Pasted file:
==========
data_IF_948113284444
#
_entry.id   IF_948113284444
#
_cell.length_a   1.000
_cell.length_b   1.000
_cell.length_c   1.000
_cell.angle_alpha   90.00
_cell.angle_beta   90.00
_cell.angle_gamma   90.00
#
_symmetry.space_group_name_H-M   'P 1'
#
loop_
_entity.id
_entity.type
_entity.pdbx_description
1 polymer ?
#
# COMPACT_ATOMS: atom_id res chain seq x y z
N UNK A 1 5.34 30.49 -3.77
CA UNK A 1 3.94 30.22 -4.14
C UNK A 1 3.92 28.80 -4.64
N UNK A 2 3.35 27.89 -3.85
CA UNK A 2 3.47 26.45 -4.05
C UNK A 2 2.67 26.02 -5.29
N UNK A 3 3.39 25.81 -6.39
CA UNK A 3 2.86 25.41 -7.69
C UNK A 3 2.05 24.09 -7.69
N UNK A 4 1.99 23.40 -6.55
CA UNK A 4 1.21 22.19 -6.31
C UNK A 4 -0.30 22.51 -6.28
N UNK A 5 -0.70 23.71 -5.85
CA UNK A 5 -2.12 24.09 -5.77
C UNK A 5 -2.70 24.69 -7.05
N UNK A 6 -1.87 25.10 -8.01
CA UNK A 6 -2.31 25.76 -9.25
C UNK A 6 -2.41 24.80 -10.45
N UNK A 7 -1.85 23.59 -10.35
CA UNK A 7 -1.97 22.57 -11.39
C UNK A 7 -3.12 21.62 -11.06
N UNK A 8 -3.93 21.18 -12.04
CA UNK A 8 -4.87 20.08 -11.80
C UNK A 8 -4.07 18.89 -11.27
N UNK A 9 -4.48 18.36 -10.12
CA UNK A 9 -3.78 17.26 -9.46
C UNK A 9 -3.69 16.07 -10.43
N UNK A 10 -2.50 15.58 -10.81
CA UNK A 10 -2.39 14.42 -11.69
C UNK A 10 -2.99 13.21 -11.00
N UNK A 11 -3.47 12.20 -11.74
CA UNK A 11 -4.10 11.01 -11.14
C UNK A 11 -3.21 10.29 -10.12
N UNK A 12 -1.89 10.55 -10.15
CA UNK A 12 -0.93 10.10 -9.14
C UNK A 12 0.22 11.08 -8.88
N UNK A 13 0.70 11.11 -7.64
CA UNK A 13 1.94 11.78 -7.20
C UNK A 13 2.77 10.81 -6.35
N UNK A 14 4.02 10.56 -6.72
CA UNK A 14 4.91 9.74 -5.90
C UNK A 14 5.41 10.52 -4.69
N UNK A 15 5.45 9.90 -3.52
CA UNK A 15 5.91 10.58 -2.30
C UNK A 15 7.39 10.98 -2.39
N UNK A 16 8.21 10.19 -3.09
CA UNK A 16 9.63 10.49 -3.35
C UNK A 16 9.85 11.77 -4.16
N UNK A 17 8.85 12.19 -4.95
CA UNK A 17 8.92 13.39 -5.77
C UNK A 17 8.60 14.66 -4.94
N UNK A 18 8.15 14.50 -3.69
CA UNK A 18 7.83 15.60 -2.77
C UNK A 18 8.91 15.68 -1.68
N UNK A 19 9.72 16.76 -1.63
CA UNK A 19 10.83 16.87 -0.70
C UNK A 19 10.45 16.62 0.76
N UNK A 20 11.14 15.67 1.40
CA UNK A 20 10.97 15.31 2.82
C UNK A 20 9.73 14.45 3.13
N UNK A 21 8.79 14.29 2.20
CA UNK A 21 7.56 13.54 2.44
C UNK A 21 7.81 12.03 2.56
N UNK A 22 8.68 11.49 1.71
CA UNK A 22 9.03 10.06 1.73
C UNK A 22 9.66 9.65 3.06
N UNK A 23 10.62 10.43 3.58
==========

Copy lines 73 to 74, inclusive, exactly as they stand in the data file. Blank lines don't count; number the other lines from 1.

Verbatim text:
CA UNK A 18 7.83 15.60 -2.77
C UNK A 18 8.91 15.68 -1.68